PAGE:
Historically, large operators have exported their best talent to frontier basins, leaving solid and stable leaders to man the helm across mature assets - a move that has potentially stifled innovation. The growth of independents, bringing new expertise and investment, has also fostered fragmentation across the basin.

Our respondents recognised that a change of guard at the top is essential if the industry is to successfully disrupt its ‘we’ve always done it this way’ mentality and become a force for innovation and re-invention while demonstrating entrepreneurial and forward-thinking leadership.

And while the OGA was lauded by many for helping draft the MER UK strategy, securing £40 million of government funding to shoot new seismic surveys over frontier areas that can now be viewed, the industry is keen for the regulator to lead from the front. There is an expectation from industry the regulator not only sets a holistic framework for the basin, but is more assertive to change behaviours.

pwc_logoWhile it is clear that the drive for transformation must come from the industry, based on responses from respondents, the report identifies a number of innovative solutions that could help create the seismic shift needed to break any residual inertia and re-invigorate the basin.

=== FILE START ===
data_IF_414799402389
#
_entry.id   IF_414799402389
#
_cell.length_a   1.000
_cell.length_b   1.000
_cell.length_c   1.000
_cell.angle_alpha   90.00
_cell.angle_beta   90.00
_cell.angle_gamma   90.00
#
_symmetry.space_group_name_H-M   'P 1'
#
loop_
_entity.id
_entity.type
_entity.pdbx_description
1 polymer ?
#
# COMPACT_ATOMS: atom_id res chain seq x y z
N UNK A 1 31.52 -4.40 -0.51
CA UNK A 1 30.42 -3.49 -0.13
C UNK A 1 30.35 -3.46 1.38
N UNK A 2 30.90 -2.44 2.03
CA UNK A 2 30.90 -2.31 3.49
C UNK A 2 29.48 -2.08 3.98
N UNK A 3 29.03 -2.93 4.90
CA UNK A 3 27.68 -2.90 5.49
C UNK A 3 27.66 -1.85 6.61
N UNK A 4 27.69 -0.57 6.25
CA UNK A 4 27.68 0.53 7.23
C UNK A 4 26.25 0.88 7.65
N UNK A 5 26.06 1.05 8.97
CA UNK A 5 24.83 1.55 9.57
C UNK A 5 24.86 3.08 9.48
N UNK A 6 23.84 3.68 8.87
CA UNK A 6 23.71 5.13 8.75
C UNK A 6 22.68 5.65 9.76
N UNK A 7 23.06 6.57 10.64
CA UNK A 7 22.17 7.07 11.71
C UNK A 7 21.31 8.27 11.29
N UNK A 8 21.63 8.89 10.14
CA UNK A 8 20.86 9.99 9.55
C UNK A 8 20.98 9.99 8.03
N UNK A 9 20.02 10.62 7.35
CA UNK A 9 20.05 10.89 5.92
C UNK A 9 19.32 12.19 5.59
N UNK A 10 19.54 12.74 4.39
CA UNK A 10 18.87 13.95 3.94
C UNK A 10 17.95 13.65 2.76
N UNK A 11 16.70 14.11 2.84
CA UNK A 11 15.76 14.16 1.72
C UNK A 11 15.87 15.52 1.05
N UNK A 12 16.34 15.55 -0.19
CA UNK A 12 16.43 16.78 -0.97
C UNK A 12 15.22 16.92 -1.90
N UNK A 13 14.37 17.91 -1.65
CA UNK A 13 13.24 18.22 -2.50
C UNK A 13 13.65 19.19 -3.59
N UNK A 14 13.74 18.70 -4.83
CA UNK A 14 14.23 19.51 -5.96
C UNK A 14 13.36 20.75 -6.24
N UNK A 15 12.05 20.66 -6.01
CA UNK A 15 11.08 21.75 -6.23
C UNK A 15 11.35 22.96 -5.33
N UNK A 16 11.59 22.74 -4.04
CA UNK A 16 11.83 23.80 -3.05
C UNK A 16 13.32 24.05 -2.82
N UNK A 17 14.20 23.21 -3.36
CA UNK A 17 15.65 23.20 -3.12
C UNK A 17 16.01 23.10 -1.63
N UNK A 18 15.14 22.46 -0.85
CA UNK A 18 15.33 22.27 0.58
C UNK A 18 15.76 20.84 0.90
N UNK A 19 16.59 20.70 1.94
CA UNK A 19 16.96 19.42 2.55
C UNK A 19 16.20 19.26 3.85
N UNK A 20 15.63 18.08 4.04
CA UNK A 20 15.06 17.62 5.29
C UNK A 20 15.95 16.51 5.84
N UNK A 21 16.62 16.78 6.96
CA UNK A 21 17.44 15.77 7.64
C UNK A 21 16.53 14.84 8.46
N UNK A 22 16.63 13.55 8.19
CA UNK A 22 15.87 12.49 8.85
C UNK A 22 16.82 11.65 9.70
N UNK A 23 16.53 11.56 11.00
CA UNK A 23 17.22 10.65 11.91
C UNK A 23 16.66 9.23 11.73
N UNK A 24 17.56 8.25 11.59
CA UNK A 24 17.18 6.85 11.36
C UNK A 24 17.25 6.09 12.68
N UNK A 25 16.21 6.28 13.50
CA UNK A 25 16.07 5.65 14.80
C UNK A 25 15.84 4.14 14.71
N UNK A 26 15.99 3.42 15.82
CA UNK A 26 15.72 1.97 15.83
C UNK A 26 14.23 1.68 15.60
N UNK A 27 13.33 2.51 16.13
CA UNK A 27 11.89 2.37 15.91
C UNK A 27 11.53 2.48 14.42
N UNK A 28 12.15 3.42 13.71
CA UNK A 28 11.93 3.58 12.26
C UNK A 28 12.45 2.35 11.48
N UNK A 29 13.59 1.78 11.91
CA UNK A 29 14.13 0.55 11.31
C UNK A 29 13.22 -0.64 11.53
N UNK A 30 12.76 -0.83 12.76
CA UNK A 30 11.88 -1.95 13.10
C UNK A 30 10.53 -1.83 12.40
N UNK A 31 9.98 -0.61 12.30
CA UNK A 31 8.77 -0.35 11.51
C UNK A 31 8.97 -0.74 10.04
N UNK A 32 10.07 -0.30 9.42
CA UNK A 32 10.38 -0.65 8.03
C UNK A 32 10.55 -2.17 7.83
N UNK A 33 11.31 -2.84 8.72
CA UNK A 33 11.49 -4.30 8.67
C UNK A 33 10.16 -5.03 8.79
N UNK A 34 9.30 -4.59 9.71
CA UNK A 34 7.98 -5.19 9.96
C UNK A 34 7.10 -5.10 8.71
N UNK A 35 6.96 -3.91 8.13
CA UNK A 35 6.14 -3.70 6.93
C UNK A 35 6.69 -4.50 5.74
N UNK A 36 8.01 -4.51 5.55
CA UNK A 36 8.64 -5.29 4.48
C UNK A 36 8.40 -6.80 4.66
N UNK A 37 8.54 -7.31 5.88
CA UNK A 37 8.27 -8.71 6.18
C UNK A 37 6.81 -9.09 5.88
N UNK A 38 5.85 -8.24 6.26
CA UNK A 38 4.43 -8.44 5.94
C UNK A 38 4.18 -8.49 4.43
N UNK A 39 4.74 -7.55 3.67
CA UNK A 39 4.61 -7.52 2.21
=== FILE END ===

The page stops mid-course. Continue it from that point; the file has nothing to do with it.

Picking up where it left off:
This includes:

  • The creation of a super joint venture vehicle, consolidating smaller and fragmented assets under one sole operator. This investment vehicle could drive greater cost-efficiencies, boost bargaining power with suppliers, and enable a more co-ordinated approach to decommissioning of the asset pool.
  • Consortium financing with collective counterparty risk, focussing on area based outcomes rather than asset based ones. With many reflecting that traditional providers of capital had retreated as oil prices plummeted, creating inertia in funding new projects and deals, this could break the gridlock.
  • A Government backed decommissioning fund or equity-backed guarantee scheme to help smaller companies cover their letter of credit requirements. With Government assuming a degree of risk with the majors, independents can focus on squeezing the last drops of oil and gas from the basin.